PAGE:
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BIRMINGHAM STATE HERALD.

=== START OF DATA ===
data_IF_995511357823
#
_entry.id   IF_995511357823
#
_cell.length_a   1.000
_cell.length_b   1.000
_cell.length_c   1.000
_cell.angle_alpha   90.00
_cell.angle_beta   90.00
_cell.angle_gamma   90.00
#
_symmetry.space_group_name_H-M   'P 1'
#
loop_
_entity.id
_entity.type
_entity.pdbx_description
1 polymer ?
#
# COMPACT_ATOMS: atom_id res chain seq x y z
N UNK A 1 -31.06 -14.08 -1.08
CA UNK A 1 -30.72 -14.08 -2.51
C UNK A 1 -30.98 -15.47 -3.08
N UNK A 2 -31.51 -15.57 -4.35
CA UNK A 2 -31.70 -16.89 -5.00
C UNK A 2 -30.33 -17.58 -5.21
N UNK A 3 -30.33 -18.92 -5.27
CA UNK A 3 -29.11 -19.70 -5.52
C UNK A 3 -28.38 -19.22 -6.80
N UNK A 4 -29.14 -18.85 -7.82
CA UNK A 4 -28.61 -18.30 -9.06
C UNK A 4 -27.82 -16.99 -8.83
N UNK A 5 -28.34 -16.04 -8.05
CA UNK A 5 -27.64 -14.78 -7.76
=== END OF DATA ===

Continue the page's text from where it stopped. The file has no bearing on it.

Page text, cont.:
VOLUME 23 ^ BIRMINGHAM, ALA., WEDNESDAY, JULY 23, 1897. • NUMBER 163 LEADERS’ CONFERENCE Most Important Meeting of Lahorites Now in Session. # _ W. VIRGINIA THE BATTLE GROUND And the Pittsburg District the Mi ners’ Hardest Fight. MANY PROMINENT ORGANIZERS Present—A General Appeal for Aid Will Be Im mediately Issued. ♦. R. R. ORGANIZATIONS Save Engineers Are In Sympathy With the Strikers. Concessions For Agree ment Is the Hope of All the Men. Wheeling, W. V., July 27—What Is de clared to be the mosi Important and largest gathering of the heads of labor organizations of America ever held is now in session ir. this city. It Is the conference of labor leaders called last week by President Ratchford, of the United Mine Workers, and approved by President Gompers, of the American Federation of Labor, of which the miners’ organization Is a part. The pur pose of the meeting is to aid in a speedyl and successful termination of the coal strike. Sessions of the conference were held dining the day and night, but until the night session little had been accom plished. The following labor leaders were pres ent: Samuel Gompers, of New York, pres ident of the American Federation of La bor; Frank Morrison, Chicago, secretary of the Federation; M. D. Ratchford, Co lumbus, president of the United Mine Woikeis of America; W. P. Sears, Colum bus, secretary of the miners' organiza tion; P. H. Morrisey. Peoria, 111., grand ma. ter of the Brotherhood of Railway Trainmen; F. D. Mahon, Detroit, presi dent of the Street Railway Union; J. R. Sovereign, president of the Knights of Labor; James H. Sullivan, Baltimore, president of the Internation Association of Decorators and Painters; J. B. I/en non, of Bloomington, 111,, president of the Custom Tailors' Union; J. V. MuUIr 1 land, Toledo, president of the Interna tional Bicycle Workers; J. P. Johnson, Nashville, president of the Internationa! Printing Pressmen's Union; Theo Perry, Nashville, vice-president of the Interna tional Typographical Union; Robert Askew, Ishpeming, Mich., secretary of the Northern Mineral Workers; William McKinney, Lafayette, Infl., president of the Painters' Union; j. W. Rea, Chicago, president of the Painters and Decorators Union; G. W. Perkins, Chicago, president of-the International Tobacco Workers’ Union; Patrick Dolan, Pittsburg, presi dent of the Pittsburg district of miners; M. M. Garland, Pittsburg, president of :he Amalgamailed Association of Iron, Steal and Tin Workers; C. H. Wilkins, Chicago, assistant grand chief of the Order of Railway Conductors;. F. P. Sargent, of Peoria, 111., grand master of •he Brotherhood of Railway Firemen; Val Fitzpatrick, of Columbus, third vice mesident of the Brotherhood of Railway Trainmen; L. L. Lewis, Rridgeport, O., secfvjiiry of the Ohio miners' organiza tion; K. V. Debs, Chicago, former head if the American Railway Union; J. Kunnzler, Cleveland,- secretary of the American Flint Glass Workers Union; VI. Riley, Wheeling, president of the National Wtogie Workers League; P. J. Goughian, Pittsburg, president of th? Na tional Gas and Steam Fitters' Union. The first session was set for 10 o’clock ort the arrival of Messrs. Ratchford and Pears from Columbus. Ort mo1 ion of Mr. Sovereign, Samuel Gompers was chosen to preside, and Sec retary Morrison, also of *he ,'ederation, was made secretary. Chairman Gompers then called upon the miners’ representatives to detail the situation. They were also to suggest in what manner ullie other labor organiza tions could give their aid. President Rachford, of'th' miners, ad dressed the conference at some length, stating fully the causes that had led tothe suspension of work in the bituminous re gions and presented the condition of the miners who are'taking part In the strike. He did not propose anything in the way of recommendations as to what the or ganized labor of the country should do in aid of the strike, preferring that that Important subject be left to the consider ation1 of the conference. An ap«*l for aid was made In a general way. « W T’eai-s. Patrick Dolan and L. L. Lewis also addressed the conference, speaking in the same strain. In the course of the remarks It was brought out that tin- miners had the hardest fight in the Pi'sburg district. This wfcs considered equally as important as t he West Virginia district. -At this point a recess was taken for dinner lAt 2:3(1- o’clock the conference again t iok up rile strike quest ion. Messrs. Rea "’nd Tx bs, who have been in the West /irglnla district, qpd Mr. Sovereign ad Iressed the meeting, ithe latter speaking vr some length. The conference was held behind closed doors. At its conclusion It was given out halt a. committee of five hiad been ap pointed to devise a plan for'aidlng the miners, which would be reported at the nigh' eessvtwl. Telegrams pledging financial aid to the miners were recelv d from nearly all heads of labor organizations who had not been, able to attend on account of short ndtlce. Mr, Morrison'rays all depends upon, (the suspension of work in We? Virginia and the Dear mitt miners. Tb conference has not come to the point of believing it necessary to ask the firemen, brakemen and conductors to refuse to haul West Virginia coal. The conference adjourned jus: as the oaipk'ol clock struck the midnight hour, having been In session since 8 o’clock. It was decidt d that President Gompers should act -as a comm!!ttee of one in ar ranglng for sympa! ihet'ie mass men ln.gs all over the country on August 5. Officers of the American Federa-ton of Labor were request'd to communicate with ur.ion organizations as to what shall be done to favor Uhc plan outlined in to nights appeal. Officers of the United Mine Workers are to arrange for the sym pathy le work of 100 orgarlizi rs In West Virginia and in Pennsylvania effort-' to make the strike general will be made. Railway brotherhoods, except the engin eers, are In hearty sympathy with the movement: to make ' he strike effective. This afternoon .he committee to devise ways and means to hi Ip the miners made Its report. The report is an appeal to the country to assist the miners. THREATENED VIOLENCE. Enraged Men Go Out on a Strike and Narrowly Avert Serious Trouble. Altoona, Pa.. July 27.—Five hundred or more miners at Hastings have gone out oti a strike because the operators of the Mitchell and Stealing mines refused to accept the scale adopted by them on Sat urday. The 'Mitchell mine does not pay the scale, the Sterling does, but Superin tendent Nicholson Is obnoxious to them because he-deducts a certain amout from the men on one car out of five. The miners made demonstartlons and threat ened to burn the tipple. The men at the Nicholas mine are pre paring to ge to headquarters with their grievance, believin'.? that Superintend ent Nichols.'ii is operating the niines for the Sterling Goal company. As Hastings is the president they will place the mat ter before the governor, hoping he will take steps to have the matter straight ened. little change. Noii-LXlon Mon Working, Rut Otheis Aw Joining the Strikers. • Cincinnati, July 27.—A special to the ComttVM'eiu 1-Trlbuia? from Wheeling says: The coal strike in this region do.s not show much change today. At Fair mont th:;. Wftwnagh.mines added a num ber of men to 'their force today, making 160 men employed, about two-thirds of the force before the strike. Eighty men came friim ContieUsville today and were put to work in The various mines. Alt the Wat go n mines arc working full time, as are 'the Gaston, 'Munstana and New Eng land. The agitators are all out of the field today except the local men, and they are awaiting the result of the conference at Wheeling today. In sipite of the He rculean efforts being put forth in the Hoskton district It seems to have no effect. The Norfolk a d We t ern mines are nearly all working full time. The rriAr alt the Moundsville and Glendale mines are all out today In aplte of the efforts of the operations that they had not enough to supply the river and Baltimore and Ohio, with which the com pany have aor. tracts. This added 100 men to the, strikers. At Boggs Run tho men are still working, though they have prom ised emissaries of the union to quit in the morning. Meetings will be held then and they will probably quit. This will tie up the Panhandle district completely. Sev ente?n'fr*ir.R-of coal tvere hauled through here from West Virginia nuines. - 1-Ou INIQUITOUS injunction. Miners Who Would Not Have Gone Out Now on a Strike and Indignant. Cincinnati, July 27.—A special to the Commercial Tribune from Clarksburg W. Va., *ays: The new lodges of the United Miners’ Union of America or ganized here yesterday have rented a building and will hold meetings nightly hereafter. There are sixty men in it al ready and by tbo end of the week they will have two-thirtG of the district. The meeting held or! Sunday by Mahon and Rea has had Its effects so far as organi zation is concerned. The Injunction ob tained Iiy the oper»£brs against the miners holding maetlngs has caused much talk In the district. Many who would not have gone out are indignant and there is much talk against the free dom of peace and many are joining the United Miners’ Union. . .■CRANING a Settlement. Peopla. 111., July ~^7_-r-The miners of the Peoria district met today and adopt ed bl- scale of 10 per cent advance in wages not to be operative until a gen eral settlement is jeached. The operators also met and proceeded to consider the scale. AWAITING RESULTS. Fairmont, W. Va«» July 27.—Operators of the Fairmont region await the fesult of the Wheeling coqteretip’e with anxiety. No developments are reported through out the district today. THE VISIT BORE FRUIT. Rock Island, II?., July 27.—As a result of the visit to Spring Valley and other stt iking mines, 100 men employed near the city struck today. 'paqOMH tParaaejSv °N—uoiiu’AUOD am si;oq —fiuoa tauoioo 'NOISSHS NI SHCXLVHMdO Pittsburg, July 27.—Elghty-ntne c:al mines in the Pittsburg district were rep- j resented at the coil operator’s uniformity ! meeting here today. The operator* who ' shipped by river and those owning mines in the Westmor: Land r. gion ty ore r.ot present. The rivur operators held a meeting at 'the coal exchange this morn ing and declared to take no part In the uniformity meeting this afternoon. No attention war paid' to the ca l by the Wo tmoreland operators,. Very lift e was ocoomi.iashed at the meeting. The new uniformity agreement, with a few row clause® Inserted, was reported by the com in Vote?. It is exported that com mittees will be appointed to draw up clauses to Ht the points at issue. W p. Rend presented a minority re port on the agreement denouncing the purposi, of the meeting in severe terms and bolted the conference. Colonel Rend took the minority report with him and Colonel D&pipster decided that as Colonei Rend h#.i left the meet ing and taken the report with him it was not a part of the session and could not be acted upon. Colonel W. P. Dearmitt said that he wanted it distinctly understood that the call to adopt unformlty did not have anything to do wth the strike as he did not propose to arbitrate anything while under fire nor admit the operators were cowards. D. W. Anderson advised that the re port of the committee be taken up ad sereatim. An effort was made to do this, but the operators did not seem to grasp the text of the agreement, so J. R. Seerb moved that the agreement be printed over night and a copy placed In the hands of each operator by morning. 'This was carried unanimously. W. P. Murray called the conference to order at- 10:30 a. m. by nominating Alex ander Dempster for permanent chairman. Col. W. P. Rend named W. Behulenberg, bu't he declined, and Mr. Dempster was chosen to preside. Gen. James B. Dole was named for vice-president. He made a short address, saying the board was here as citizen® an 1 had no personal in terest in. the, coal business. The mem bers hope" by conciliation a’nd concessions to bring aibout an agreement between the contending line®. "Sectional lines have nothing to do with 4h, ; affair," he said. "We have power right here to settle this controversy. As Ilttsburg go s so goes the United States.” After election of officers of the meeting a committee was appointed to take up the proposed uniformity agreement and report to thic oonference at 3 o’C ck. The committee consisted of W. P. Dearmitt. George P. Sehl'rtKlbeig. Thomas Brown, W. P. Rend, W. P. Black, IT. A. Andrews, James Armstrong and F. M. Osb rne. A recess was then taken until 3 o'clock. At, 4 o'clock the committee asked for another hour and (he conference' took a recess until 5 o’clock, when the commit tee reported on th- agreement proposed by the visiting arbitrators. It was moved that it he adopted when Colonel Rend demanded recognition for a minority report. He said he had been misled by General IAttle as to the pur pose of this meeting. He understood that it had been oalled with a view of hastening a settlement of the strike and was assured of that at a conference with the General on Monday night. When he got to the meeting he Famed that the strike was not to be taken Into discus sion or consideration In the uniformity agreement. The preamble of the reso lution recites the earnest desire of the coal operators of Western Pennsylvania to devise honorable methods for bring ing the strike to an end. depFres the pov erty and misery of the vast army of miners and their families and claims tho public have been misled by crafty and false statements as to the causes re sponsible for the present and past tur moil. The resolutions follow: * "Resolved that we favor a speedy ad justment of this strike and all questions and controversies connected therewith by conciliation employed In a Joint confer ence of miners and their employers, and that failing, by sit adjudication by a tri bunal of arbitra ors composed of three United States judges or three other gen tlemen of national repute, and In whom the entire country can repose confidence. "Resolved that We favor the principles and practice of uniformity in Its true and honest sense, but we are unalterably op posed to It In the false and perverted sense In which It has been used to cloak sham crimes and transparent frauds. “Resolved that we favor true and hon est weights’ and measures, cash pay ments and ail other Just and equitable methods In the prosecution of the coal business. "Resolved that we denounce as a foul falsehood and as a glaring outrage the charges and insinuations so often pub licly made that operators have prac ticed fraud In weights and measuios In the mining Industry of Western Fennsyl . vanla. "Resolved that the efforts to fasten on the public mind these slanderous and atrocious stories Is a moral crime and we denounce the author of this accusa tion as a moral criminal violating God’s holy commandment. ‘Thou shalt not bear fal-e wife s against they neighbor.’ "Resolved. That wo are ready and will ing to advance the wages of miners, but find ourselves unable to do this to the full extern demanded by them, namely, 25 per cent, above the prices we paid prior to' the strike and now being paid by one of the largest coal companies- in western Pennsylvania, which company presents It'he chief o Its Facie .to .tilve settlement of the present Conflict.” After the resolutions h'ad been read the chairman araked to have same portinos eliminated, but Col. Rend nt-funsd em phatically to allow a single word no he altered and withdrew from the confer-, enee. JjT 'f The morning Th'-n adjotnAied until 10 o’ciwk top- rrryw. Among those present were J. Selwyn Owen®, Secretary Btefcop and Gen. John ' • T.tttle. of the Ohio board of arbi ration; Gen. W. Sehludberg, representing tie Francis L. Rotolmis Interests; Col. Akxan der Dempster, of the Bower Hill and Sprirg Hill mines; Col. W. P. Murray, of Piekands, Melhor & Co.; Frank M. Os borne. of Osborne, gaeger & Co.; W. R. Wilson, of Ridgeway, Bishop & Co.; A. W. and Thomao la. Young, p presenting M. A. Har.ina & Co.; tOoi. W. It Rend, of Chi cago; W. P. and Thomas Dearmitt. rep resenting the New York and Cleveland Gas Coal company; William Beadllng. of B-eadiing Bros.; J. P. Dysart; John New ell, of J. W. Ellsworth & Co.; C. W. Hitch cock; A. Eaundeis; D. W. Vanem, of Tit-sburg and Chicago Gas Coal com pany; George and John Hoeack, Frank Armstrong, W. J. Steen. E. N. Wtldman, J. W. A1les, Wr. B. K' rr. William Dres bach, James Armstrong, of the Mansfield Coal company; J. Wesir, of Lake Share Coal company, and William Dlnker, of ■the Eureka Coal company; B. M. Ander son. J. W. Blower, of the Equitable Coal company; William Shinn. Edward Boyle, of Boyle Bros.; Henry Floersheim, the Finl yvilie operator; J. IM. Blythe, of the BTytlie Coal company; J. J. Stritler, of the Tight Mining company. Tonight J. M. Lit.le and others called on Col. Rend at bis hotel and asked that he reconsider his action amid enter the conference again to ensure aucoi as of the plan. He said that: he would cordially indorse and co-operate in any plan the conference agreed upon if 50 per centt. of thfe district operators would give their contLcnt to the same. He believes it Im possible to secure 97 per cent, to the uni formity agreement, as Mr. Dearmitt de mands, and h, Is willing to do as 50 per cent, of the operators wish. The new agree imarl. stats that uniformity, if promptly and properly availed of. will settle the difficulties to a large exlien't and correct business to a d gree not here tofore attainable. Ti-night General Little and Judge Owens are in secret conference at the Duquesne club with Secretary William Warner and Organizer Cameron Miller. Nothing definite can be learned as to the subject under discussion but R is be lieved it has reference to having the miners represented at the meeting to morrow as the best means of consider ing the difficulty with Mr. Dearmitt’s an nouncement today that the onference was not for the purpose of considering the strike but merely for the purpose of establishing uniformity. Many of the operator think that, with Colonel Rend, the meeting should devise some means to settle the strike as well as to provide for uniformity. Reports to the miners’ officials from throughout the district sh-'W everything quiet. All plans are being held in abey ance pending the action of the confer ence. MAD RUSH CONTINUES, About Time to Call a Halt of Those Bound for the Klondyke Region—Sol diers Will Sail On 'the Cleveland. Washington, July 27.—A company of United States troops, consisting of five officers and i.wenty-six men, will leave S at'tle for St. (Michaels by the steamer Cleveland. Orders have been sent to Phil adelphia for a supply of clothing, which will Include blankets and everything needed for hunting. The supplies will leave Philadi lphia by expiess tomorrow. IHuVgluBLla.nld will leave Seattle August 6. The Dominion government is to Bend eighty-live addl Tonal mounted police. The men will li ave Victoria in a few days on a Pacific company's boat. They will go In from Dyea, taking provisions after their get. In. The City of Topeka will sail tomorrow from Seattle with 285 passen gers. ©he goes only as far as Juneau, where a majority of the pass, nger.- will brar.leh off for the mines. The steam r Islander will rail tomorrow from Vic toria for Juneau with over 200 pass ti gers. Nearly all those going on the Isl ander are frbm Seattle. The next vessel sailing from Seattle for Dyea is the tl earner Rovalle, chartered last Saturday for two trips. Already 178 passengers, all all 1jwed by the Inspectors, at, booked by .’he .Rosalie, and twenty others are hanging anxiously about the vess-1 office waiting for the chance of some one drop ping off air the last moment. Th1 st amer Edith, chartered by the aun: par tie . and also scheduled to sail July 31, will take north sixty horses. In an Interview to night with an Associated Press corre spondent, L. M. Turner, who t»p nt seven teen years In Alaska and the Arctic re gion i, in the employe of the goverriment, said: “lit is about time to call a 'hal on this mad rush 'to the Klondyke gold fields. Hundreds of rr.i.n are going as far as they can. reiyirg on oth.rs to help them. Thaw help will be meagre enough, and scores will 'certainly endure hardships that dca.h alone will reach. The trans portation companies cannot possibly ac commodate the number going by way of St. iMichuels. The small river steamers will not afford accommodations for one t'hlrd the number going by that route. Provisions will have to be furnished by the ransporiatlon companies, and two thllrds of the passengers will board about St. Michaels or along the Yukon, and they will not see Dawse City until next spring. - Many oif those Who go by way of Dyra will be compelled to winter at chi- head waters of the Yukon." PESSIMISTIC VIEWS An English Newspaper Predict' Another Occurrence as That of the '60's to Be Brought on by Monopolies. tondori, July 27.—The Dally Chronicle this morning devotes an editorial to the dismissal of Prof. E. B. Andrews from Brown university, which action the ar ticlu regards as the most serious blow the capitalist oligarchy has struck at so ciety and free Institutions in America. The article says: "No doubt that, like Prof. Beilis, who was dismissed from the University of Chicago, Prof. Andrews was dismissed because he vrarntdi his countrymen against the growth of-great monopolies. It seems certain that a c n tilct rs approaching that will shake the union as it was shaken by the great slavery question. It looks as though the splendid millionaire endowments of American unlvertiKite had the worthy motive of tlfie promotion of tihe interests of the monopolies. We anticipate a great wave of opinion against th.- pre tensions of the monopolist class as dan gerous to the cause of freedom. This movement will leadl to the substitution of public for private control and ownership of the big trusts antd monopolies and the substitution of state for private colleges and universities.” GIVEN SIX WEEK'S GRACE. GothiorJburg, Sweden, July 27.—Dieut. Swenberg, son-in-faw of Dr. Otto Ner-jos, •the Arctic explorer, reports from Ascen sion that If nothing is hoard from Andre in six weeks It is mor likely bhrtt anything will be heard from him this year. AMERICANS THE BENEFTCTARffES. V*, ’s. France, July 27.—The Amerioan belts of a wealthy Amerioan named Wil liamson, who recently died here, after a residence of a quarter of a century in Fiance, will probably secure his proper- ! ty, Hi- French courts having dismiss d the claim of the French claimants which was based upon the assertion that the de ceased hid coupled with a Fr. ncli woman and that he was legally married to her. According to the laws of certain of the American states such cohabitation con stitutes marriage, even though no cere mony Is performed. FIFTH ANNUAL MEETING. Building and Lean Men Severely Ci itteize tha Michigan Legislature. Detroit, Mich., July 27.—Delegatee from a score of states aire in the olty to attend the fifth aninua] meeting of the United States League of Building and Loan as sociations. The conversion will begin at 10 a. m. tomorrow, to be held in the city council eh a mb t. This e veiling an in formal m ting of the executive commit tee of the national league was h Id. The president, Michael Hogan, and a dozen memt j.a discussed inf. rmalty the doirgs of the league and its members fnd.'the growing importance of the budding asso ciation busines-. Tills evening the an nual meeting of the Michigan ass ciatloa wos held and' officers elect d for the e: - suing year. The Michigan legislature was fne-ely criticised for not fvasslng measures desired by the building asso ciations At tonight's m etlng the s c retary said that m re unfavorable I gl ia tion towards building ard loan associa tions had been enacted this year thin ever before. i TWO VILLAGE.! TAKEN. London. July 28.—The Times publishes a dispatch from Rio Janeiro saying that Gen. Ostec, commanding the government tr.apo, wires th e. h has occupied two villages, waiting reinforcements b fore ■making an attack upon the main position of ■-he rebels at C'anudus. ANDRADE ASSURED Of fha Presidency of the Venezuelan Government—Franco-Venezuelan Protocol Much Favored. Special Correspondence of the Asso ciated Press. Caracas, Venezuela, July 20.—Francis Crespo having declined to be a candi date for the presidency the success of General Andrade is considered almost certain. Dr. Juan Pietrle, the envoy extraordi nary of Venezuela to Germany, who wad in Paris for some time with the object of restoring diplomatic relations between France and Venezuela, arrived here on the 16th instant with the protocol adopt ed ad referendum. The press, as usual, made a vigorous attack upon the proto col'without knowing what It contained. A cabinet council will be held on July 30 to consider the document. It Is an nounced upon official authority that the protocol Is looked upon with favor by the Venezuelan government. An article governing the question of copyright has been, cancelled. FOR THEIR LIVES Will Lewis Thompson, Walter Neville and Rosa Buford Be Tried at Deca tur—Attorneys Secured. Decatur, Ala., July 27.—(Special.)— Judge Banks called court promptly at 9 o'clock this morning. The Indie.men-ts found by the grand jury yesterday were read to each of the defendants and they pleaded rot guilty. Messrs. Sawtelfe and W. W. Calahan will prosecute the de fendants and Messrs. West &• Kyle will d:fend Lewis Thompson and Walter Ne ville. Rcsa Buford being unable to employ counsel the court appointed Messrs. Speake ar.d GcxJby. Mr. God by be'ng un able -to appear on account of er-gagtment decYned. Mr. L. Murphy was appointed by the court In his stead. A venire nf fifty special jurors In, eacli case was drawn by the court. Lewis Thompson's case will be tried Thursday and Walter Neville’s Friday. EUTAW~ABLAZE. UfaftHr'Ity Turned On and the Lit tic City Feels Her Importance—Water Works Will Soon Be Completed. Eutaw, Ala., July 27.—(Special.)—This is the brightest night In the history of our little city. The electric lights and water works company, of "this city, have completed a system-of el’eotric lights, arid tonight at 6 o’clock turned the light on. The incandescent lights In the stores, dwellings and public buildi ngs are burn ing beautifully, also the arc lights In. the streets. Everything is working smoothly. The water works are nearly complete, and 1-n a very short time water will be turned on. Eutaw feels proud of herself tonight. M’KINLEY’S BOOM Failed to Reach the Amoskeag Mills and They Are Closed Down. Boston, July 27.—Hon. Jefferson Cool idge, the secretary of the big Amoskeag cotton mills of Manchester, N. H., one of the largest plants of the kind In the world, says regarding the shutting down of the mills which was announced yes terday. “'We have made up our accounts for the first six months of the year and find that we have not made any money and have not sold our goods, so I have order ed the mills closed down for the month of August at least.” The dividends of the Amoskeag mills have been reduced during the past twelve months. The closing of these mills will effect about 6,noo operatives. MORE M’KINLEY PROSPERITY. Fal-i River. Mass.. July 27.—At a meet ing of the Wanipago mills this afternoon It was yoted to close the mills, b ginning Aug. 1. The Stevens mill shut down Sat urday for a month and the Borden mills will begin with a considerable curtail ment next week. Th>»? factories einp'oy pbout 1,800 hards and it is umdersto il thlat they are short of supply of coition. GAGE’S DAUGHTER-IN-LAW. San Francisco, July 27.—Mrs. Ell Gage, doughter-in-taw of Secretary of Treasury Gage, and whoee husband Is representa tive of tihe North American company in Alaska, arrived Prom Alaska today. ---• MATCH F0NIALLY ARRANGED. BoHtorA, July 27.—Michael find Eddy Mc Duffce were matched today to race ten miles, paced. In iRoaton on eh,' afternoon of October 2. The former today made his entry for the <5,000 purse race to be ridden September 18. VICTORY UNO THE SPOILS Now Belong to the Republican Party, SAYS SECRETARY GAGE And the Party in Power Will Bring the Pros h perity Era, m t - THE tS; ,FF IS ALREADY SETTLED And J iCinley’s Special Message on the S j? .al Monetary Commission, Un .cted on |by the Senate, Wilt _ tc Bring About the Beaul'. -» Boston, July 27.—The banquet tn Secre tary -Gage at the Tullleries this afternoon was attended by about 350 men promt net in professional and buslnis- Ilf in -his city. A formal reception was given before dinner, which occurrd a,t 2:49. On being introduced, Secretary Gage fa id, in part: "We have mat here tro a p ried fraught with ite own interest. Opposing forces met in Novem-bcr last and con .‘ended bit terly over the most vital of economic questions Wliile 'the issue was pending the profitable art- of industry cam- to nearly a standstill. Trade and commerce declined to the narrowed limits, and in a breathless susper.de thcae who could compreh nd the deep import of the issue waned for Its determination. That issue is now decided. The bailot, the magic exponent of the popular will, has recorded It# imperative voice for holiest money and for liberty r gulated by law. It now remains to be seen whether from that de cision there is to b? any successful appeal. It is this that gives interest, anxious In terest to the prospective action of .hose who clothed with legislative and execu tive functions have it in their power to make secure'.he frutta of victory, or who by failing to com]>reh- nd .'heir high re sponsibility, may leu slip the advantages so hardly won. Upon the people's doubts involved in this question men of enter prise still hesitate and the columns of Industry maieh slowly with ranks not yet comple-.cly filled. Js th le room for doubt on so plain « proposition? There ought to be none. There would be none except for the working on the people of human nature, which coaxes us to ea?' after effort—which induces us to contemplate rather than act—that spirt, of inactivity which on more than "lie occasion kept the army of the unoin from annihilating the enemy and on another occasion so par ti ly zed '.he eorifed' rate columns as to turn them back from the easy c'ap.ure of our capital. Logical as the duty of the gov ernment seems to be. do net yourselves supinely l-tet upon tire conclusion that It will certainly 1> performed. We have passed through a wearisome storm. The loss and posit of to are enormous. Hunt to day the skies are elmr, the breeze prop t ly brings comfort a r d restoration. Shall we not be permitted to rest and enjoy it? No, that would be too foolish to wait for and invite fur.her di-ael.tir in the fu tui• . The final answer, however, meet depend upon the urgency or the indiffer ence of the people. The administrative branch of the government will not step T.'or rest Inactive. Its influence lias b en ond wilt he for prompt and judlcolus ac tion. The evidence of l.his fao: Is freslv air hand In The message Just now sub mitted to congress by the president.” Mr. Gage her quoted several para graphs from the message. Conilulng, hr ■said: 'But the administration cannot mik“ laws. It can only ex cute them after they ar~ made. It is th-n to the legio :i t'ive t dy ihab your thoughtful att r.t n Is to he given. If you d -Ire tlr.an ill reforms, your senators and represen a tlves will r'ot antagonize your well eon pi dered desir.-s, but they must be inform ed and constantly reminded of what It. Is you-demand. And1 now what 1s It th't ought to be doneit o gl vs striirlty nn.i pro tection to Oust future? To this there are many answer-, ar.'d to each answer many objections. iWe have Indeed a del-cate and difficult problem to Solve, the diffi culty being aggrova.ied by -th fact that Ignorance, prejudice and passion on er in to and oompli-.-aU' and vex the Sflhlti n. This is one of the .penal-; i- -s which pi pjiar government must pay In return for Its multifa'Kous and envl’n'ent benefits. With these drawbacks we can nevertheless wKh patto-rsce find our way. "The recommendation of the president for a commission was admirable In th s that It suggested a way out of which a body at well trained and thoughtful men ec-uld b: prov'ded to consider with 1- a sure without distraction from other pivissing -themes the important subj.ct of currency an l banking reforms. It ait the same time operated a foilin' to which could be admitted the contributin' sug gestion from all class* s and c ndltdons of men. The bill which passed th hon e and failed of recognition In the senat ■ may be a mn.tter of regr it, but not of dt courage m»nt. Nor ought w to speak "r think unkindly of a body which has so assidu ously tolled -In tlhe work of a new tx-d-.- of lalw concerning a. matter so charg d wi h conflicting opinions and opposing Inter ests as is any tariff act. "The two questions before th-1 coun'ry In th- la ,t presidential campiign were the tariff and the curr ncy. One of th m is already settled. Whatever th merits or demerits of the new measure to its par-' Ocular ftrms it has b com* the taw of the land. The revenues derived from it wilt, after a possible brief interregrum, be am ple for government expenditures. W ■ have also reaflltd a point where with ab solute dat-a furnishr d commerce and minufacture* can make correct tistlma' s and go upon thetr respective missions of exchange and production with a n w sense of security. “The responsible party in power hav ing successfu'.'ly covered this one import ant issue may be safely trusted to cara equally well for the other. On the fi nancial E-ide there ts really no pressing need for hasto. There is containly no Imminent occasion of anxiety. With am ple revenues In the public treasury, with financial channels tilled with funds, with Interest low, with crops abundant and a market assured, with new minerals de veloped, with a people advancing In th« elements of intelligence and character, who dare Indulge in doleful forecasts? We need not hgiul the predictions that we have man^Things to encompass, many misunderstandings to explain. Conditions in labor, trade, manufacture have superseded to a degree the former processes of Individual movement. It Is perhaps philosophical to believe that they are aft evolutionary, tending to a final and higher general good, but In their immediate effects they Jiroduee incident al Injury in many directions. Perceiving the injury they ery out and cannot be persuaded that any good can come out (Continued on Blxtli Page.)